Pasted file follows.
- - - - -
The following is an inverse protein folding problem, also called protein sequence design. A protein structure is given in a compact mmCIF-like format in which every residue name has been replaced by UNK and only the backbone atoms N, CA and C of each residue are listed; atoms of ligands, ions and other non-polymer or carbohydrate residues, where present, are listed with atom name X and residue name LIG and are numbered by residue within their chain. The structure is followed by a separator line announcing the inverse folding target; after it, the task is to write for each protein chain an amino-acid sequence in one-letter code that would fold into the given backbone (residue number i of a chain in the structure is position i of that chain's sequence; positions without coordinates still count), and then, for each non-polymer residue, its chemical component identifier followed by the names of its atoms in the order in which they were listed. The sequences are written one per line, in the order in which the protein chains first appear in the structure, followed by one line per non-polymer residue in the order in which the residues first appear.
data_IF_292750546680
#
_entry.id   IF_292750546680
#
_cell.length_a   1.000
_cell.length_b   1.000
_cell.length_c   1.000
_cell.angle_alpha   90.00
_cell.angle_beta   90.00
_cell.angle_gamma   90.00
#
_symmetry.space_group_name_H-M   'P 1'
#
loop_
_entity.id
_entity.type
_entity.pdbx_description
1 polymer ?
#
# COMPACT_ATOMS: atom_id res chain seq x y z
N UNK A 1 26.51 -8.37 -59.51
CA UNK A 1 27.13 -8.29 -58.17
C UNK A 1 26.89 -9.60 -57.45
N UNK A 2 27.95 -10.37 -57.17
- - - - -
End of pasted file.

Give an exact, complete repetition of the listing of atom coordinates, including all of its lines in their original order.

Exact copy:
The following is an inverse protein folding problem, also called protein sequence design. A protein structure is given in a compact mmCIF-like format in which every residue name has been replaced by UNK and only the backbone atoms N, CA and C of each residue are listed; atoms of ligands, ions and other non-polymer or carbohydrate residues, where present, are listed with atom name X and residue name LIG and are numbered by residue within their chain. The structure is followed by a separator line announcing the inverse folding target; after it, the task is to write for each protein chain an amino-acid sequence in one-letter code that would fold into the given backbone (residue number i of a chain in the structure is position i of that chain's sequence; positions without coordinates still count), and then, for each non-polymer residue, its chemical component identifier followed by the names of its atoms in the order in which they were listed. The sequences are written one per line, in the order in which the protein chains first appear in the structure, followed by one line per non-polymer residue in the order in which the residues first appear.
data_IF_292750546680
#
_entry.id   IF_292750546680
#
_cell.length_a   1.000
_cell.length_b   1.000
_cell.length_c   1.000
_cell.angle_alpha   90.00
_cell.angle_beta   90.00
_cell.angle_gamma   90.00
#
_symmetry.space_group_name_H-M   'P 1'
#
loop_
_entity.id
_entity.type
_entity.pdbx_description
1 polymer ?
#
# COMPACT_ATOMS: atom_id res chain seq x y z
N UNK A 1 26.51 -8.37 -59.51
CA UNK A 1 27.13 -8.29 -58.17
C UNK A 1 26.89 -9.60 -57.45
N UNK A 2 27.95 -10.37 -57.17